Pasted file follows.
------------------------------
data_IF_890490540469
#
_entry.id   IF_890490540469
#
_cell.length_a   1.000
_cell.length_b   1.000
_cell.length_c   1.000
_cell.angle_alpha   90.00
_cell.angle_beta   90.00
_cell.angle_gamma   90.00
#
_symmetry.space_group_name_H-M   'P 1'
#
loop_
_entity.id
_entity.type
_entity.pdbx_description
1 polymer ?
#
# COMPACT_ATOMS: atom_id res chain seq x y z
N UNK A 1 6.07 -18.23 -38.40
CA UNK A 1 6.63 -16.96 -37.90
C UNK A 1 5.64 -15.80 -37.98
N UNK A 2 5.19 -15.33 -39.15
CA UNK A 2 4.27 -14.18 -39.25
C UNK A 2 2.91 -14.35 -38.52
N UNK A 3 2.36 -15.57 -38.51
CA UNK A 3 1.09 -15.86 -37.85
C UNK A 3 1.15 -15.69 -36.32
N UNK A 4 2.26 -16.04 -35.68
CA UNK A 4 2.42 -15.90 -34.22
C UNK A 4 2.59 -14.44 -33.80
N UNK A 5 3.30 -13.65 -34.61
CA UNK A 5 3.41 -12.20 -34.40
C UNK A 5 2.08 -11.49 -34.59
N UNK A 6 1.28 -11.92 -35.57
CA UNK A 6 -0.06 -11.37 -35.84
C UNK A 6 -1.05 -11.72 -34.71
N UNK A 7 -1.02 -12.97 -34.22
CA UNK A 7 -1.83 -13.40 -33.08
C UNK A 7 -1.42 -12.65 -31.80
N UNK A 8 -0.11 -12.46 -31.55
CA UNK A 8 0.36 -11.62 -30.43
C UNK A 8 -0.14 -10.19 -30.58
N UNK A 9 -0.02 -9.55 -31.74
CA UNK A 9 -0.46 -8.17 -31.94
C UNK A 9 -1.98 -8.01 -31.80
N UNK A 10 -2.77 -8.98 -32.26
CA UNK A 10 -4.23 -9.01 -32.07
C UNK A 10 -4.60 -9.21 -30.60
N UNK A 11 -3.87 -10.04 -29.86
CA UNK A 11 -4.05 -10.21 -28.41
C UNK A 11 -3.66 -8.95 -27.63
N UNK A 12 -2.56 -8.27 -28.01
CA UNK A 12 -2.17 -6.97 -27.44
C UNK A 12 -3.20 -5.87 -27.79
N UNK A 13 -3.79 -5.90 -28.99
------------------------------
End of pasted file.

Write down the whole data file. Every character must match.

data_IF_890490540469
#
_entry.id   IF_890490540469
#
_cell.length_a   1.000
_cell.length_b   1.000
_cell.length_c   1.000
_cell.angle_alpha   90.00
_cell.angle_beta   90.00
_cell.angle_gamma   90.00
#
_symmetry.space_group_name_H-M   'P 1'
#
loop_
_entity.id
_entity.type
_entity.pdbx_description
1 polymer ?
#
# COMPACT_ATOMS: atom_id res chain seq x y z
N UNK A 1 6.07 -18.23 -38.40
CA UNK A 1 6.63 -16.96 -37.90
C UNK A 1 5.64 -15.80 -37.98
N UNK A 2 5.19 -15.33 -39.15
CA UNK A 2 4.27 -14.18 -39.25
C UNK A 2 2.91 -14.35 -38.52
N UNK A 3 2.36 -15.57 -38.51
CA UNK A 3 1.09 -15.86 -37.85
C UNK A 3 1.15 -15.69 -36.32
N UNK A 4 2.26 -16.04 -35.68
CA UNK A 4 2.42 -15.90 -34.22
C UNK A 4 2.59 -14.44 -33.80
N UNK A 5 3.30 -13.65 -34.61
CA UNK A 5 3.41 -12.20 -34.40
C UNK A 5 2.08 -11.49 -34.59
N UNK A 6 1.28 -11.92 -35.57
CA UNK A 6 -0.06 -11.37 -35.84
C UNK A 6 -1.05 -11.72 -34.71
N UNK A 7 -1.02 -12.97 -34.22
CA UNK A 7 -1.83 -13.40 -33.08
C UNK A 7 -1.42 -12.65 -31.80
N UNK A 8 -0.11 -12.46 -31.55
CA UNK A 8 0.36 -11.62 -30.43
C UNK A 8 -0.14 -10.19 -30.58
N UNK A 9 -0.02 -9.55 -31.74
CA UNK A 9 -0.46 -8.17 -31.94
C UNK A 9 -1.98 -8.01 -31.80
N UNK A 10 -2.77 -8.98 -32.26
CA UNK A 10 -4.23 -9.01 -32.07
C UNK A 10 -4.60 -9.21 -30.60
N UNK A 11 -3.87 -10.04 -29.86
CA UNK A 11 -4.05 -10.21 -28.41
C UNK A 11 -3.66 -8.95 -27.63
N UNK A 12 -2.56 -8.27 -28.01
CA UNK A 12 -2.17 -6.97 -27.44
C UNK A 12 -3.20 -5.87 -27.79
N UNK A 13 -3.79 -5.90 -28.99